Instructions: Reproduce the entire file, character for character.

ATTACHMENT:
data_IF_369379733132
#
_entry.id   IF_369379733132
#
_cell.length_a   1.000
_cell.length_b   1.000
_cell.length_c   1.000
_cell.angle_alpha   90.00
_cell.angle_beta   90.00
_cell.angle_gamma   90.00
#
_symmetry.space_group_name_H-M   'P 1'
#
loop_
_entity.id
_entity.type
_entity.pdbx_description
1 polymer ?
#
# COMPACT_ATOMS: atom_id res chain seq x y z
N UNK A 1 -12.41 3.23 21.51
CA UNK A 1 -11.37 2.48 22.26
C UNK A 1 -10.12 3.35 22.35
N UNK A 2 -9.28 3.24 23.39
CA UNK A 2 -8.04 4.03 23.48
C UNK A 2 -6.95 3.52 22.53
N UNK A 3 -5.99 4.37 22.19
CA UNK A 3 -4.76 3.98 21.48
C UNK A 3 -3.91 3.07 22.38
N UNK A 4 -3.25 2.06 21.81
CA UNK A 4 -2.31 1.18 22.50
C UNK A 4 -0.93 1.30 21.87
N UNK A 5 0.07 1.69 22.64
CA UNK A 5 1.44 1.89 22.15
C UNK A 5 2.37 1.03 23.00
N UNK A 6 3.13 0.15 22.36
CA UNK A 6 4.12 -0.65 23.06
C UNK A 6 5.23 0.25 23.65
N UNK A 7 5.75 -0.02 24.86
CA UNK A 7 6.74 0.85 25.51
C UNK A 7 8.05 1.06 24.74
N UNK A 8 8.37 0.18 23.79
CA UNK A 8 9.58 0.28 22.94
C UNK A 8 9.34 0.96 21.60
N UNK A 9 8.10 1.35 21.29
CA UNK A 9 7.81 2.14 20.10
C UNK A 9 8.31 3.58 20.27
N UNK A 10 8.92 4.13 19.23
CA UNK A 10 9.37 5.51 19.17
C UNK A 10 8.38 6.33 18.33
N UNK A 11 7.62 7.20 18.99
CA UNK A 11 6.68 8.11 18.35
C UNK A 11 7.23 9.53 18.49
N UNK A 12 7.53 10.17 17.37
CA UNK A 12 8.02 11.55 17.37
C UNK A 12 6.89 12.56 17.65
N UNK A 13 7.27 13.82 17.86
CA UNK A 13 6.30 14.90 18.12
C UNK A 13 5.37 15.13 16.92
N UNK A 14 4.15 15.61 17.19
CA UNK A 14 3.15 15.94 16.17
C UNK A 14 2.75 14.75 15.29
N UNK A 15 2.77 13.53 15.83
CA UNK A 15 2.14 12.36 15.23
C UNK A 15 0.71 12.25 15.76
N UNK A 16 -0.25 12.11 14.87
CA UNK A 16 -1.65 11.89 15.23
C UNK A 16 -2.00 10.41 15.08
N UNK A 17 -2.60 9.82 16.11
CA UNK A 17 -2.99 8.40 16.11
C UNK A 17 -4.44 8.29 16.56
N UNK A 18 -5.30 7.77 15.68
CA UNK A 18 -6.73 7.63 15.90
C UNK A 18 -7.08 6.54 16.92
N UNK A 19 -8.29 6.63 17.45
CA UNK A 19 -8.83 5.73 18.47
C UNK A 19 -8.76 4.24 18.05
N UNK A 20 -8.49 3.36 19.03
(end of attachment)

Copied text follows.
data_IF_369379733132
#
_entry.id   IF_369379733132
#
_cell.length_a   1.000
_cell.length_b   1.000
_cell.length_c   1.000
_cell.angle_alpha   90.00
_cell.angle_beta   90.00
_cell.angle_gamma   90.00
#
_symmetry.space_group_name_H-M   'P 1'
#
loop_
_entity.id
_entity.type
_entity.pdbx_description
1 polymer ?
#
# COMPACT_ATOMS: atom_id res chain seq x y z
N UNK A 1 -12.41 3.23 21.51
CA UNK A 1 -11.37 2.48 22.26
C UNK A 1 -10.12 3.35 22.35
N UNK A 2 -9.28 3.24 23.39
CA UNK A 2 -8.04 4.03 23.48
C UNK A 2 -6.95 3.52 22.53
N UNK A 3 -5.99 4.37 22.19
CA UNK A 3 -4.76 3.98 21.48
C UNK A 3 -3.91 3.07 22.38
N UNK A 4 -3.25 2.06 21.81
CA UNK A 4 -2.31 1.18 22.50
C UNK A 4 -0.93 1.30 21.87
N UNK A 5 0.07 1.69 22.64
CA UNK A 5 1.44 1.89 22.15
C UNK A 5 2.37 1.03 23.00
N UNK A 6 3.13 0.15 22.36
CA UNK A 6 4.12 -0.65 23.06
C UNK A 6 5.23 0.25 23.65
N UNK A 7 5.75 -0.02 24.86
CA UNK A 7 6.74 0.85 25.51
C UNK A 7 8.05 1.06 24.74
N UNK A 8 8.37 0.18 23.79
CA UNK A 8 9.58 0.28 22.94
C UNK A 8 9.34 0.96 21.60
N UNK A 9 8.10 1.35 21.29
CA UNK A 9 7.81 2.14 20.10
C UNK A 9 8.31 3.58 20.27
N UNK A 10 8.92 4.13 19.23
CA UNK A 10 9.37 5.51 19.17
C UNK A 10 8.38 6.33 18.33
N UNK A 11 7.62 7.20 18.99
CA UNK A 11 6.68 8.11 18.35
C UNK A 11 7.23 9.53 18.49
N UNK A 12 7.53 10.17 17.37
CA UNK A 12 8.02 11.55 17.37
C UNK A 12 6.89 12.56 17.65
N UNK A 13 7.27 13.82 17.86
CA UNK A 13 6.30 14.90 18.12
C UNK A 13 5.37 15.13 16.92
N UNK A 14 4.15 15.61 17.19
CA UNK A 14 3.15 15.94 16.17
C UNK A 14 2.75 14.75 15.29
N UNK A 15 2.77 13.53 15.83
CA UNK A 15 2.14 12.36 15.23
C UNK A 15 0.71 12.25 15.76
N UNK A 16 -0.25 12.11 14.87
CA UNK A 16 -1.65 11.89 15.23
C UNK A 16 -2.00 10.41 15.08
N UNK A 17 -2.60 9.82 16.11
CA UNK A 17 -2.99 8.40 16.11
C UNK A 17 -4.44 8.29 16.56
N UNK A 18 -5.30 7.77 15.68
CA UNK A 18 -6.73 7.63 15.90
C UNK A 18 -7.08 6.54 16.92
N UNK A 19 -8.29 6.63 17.45
CA UNK A 19 -8.83 5.73 18.47
C UNK A 19 -8.76 4.24 18.05
N UNK A 20 -8.49 3.36 19.03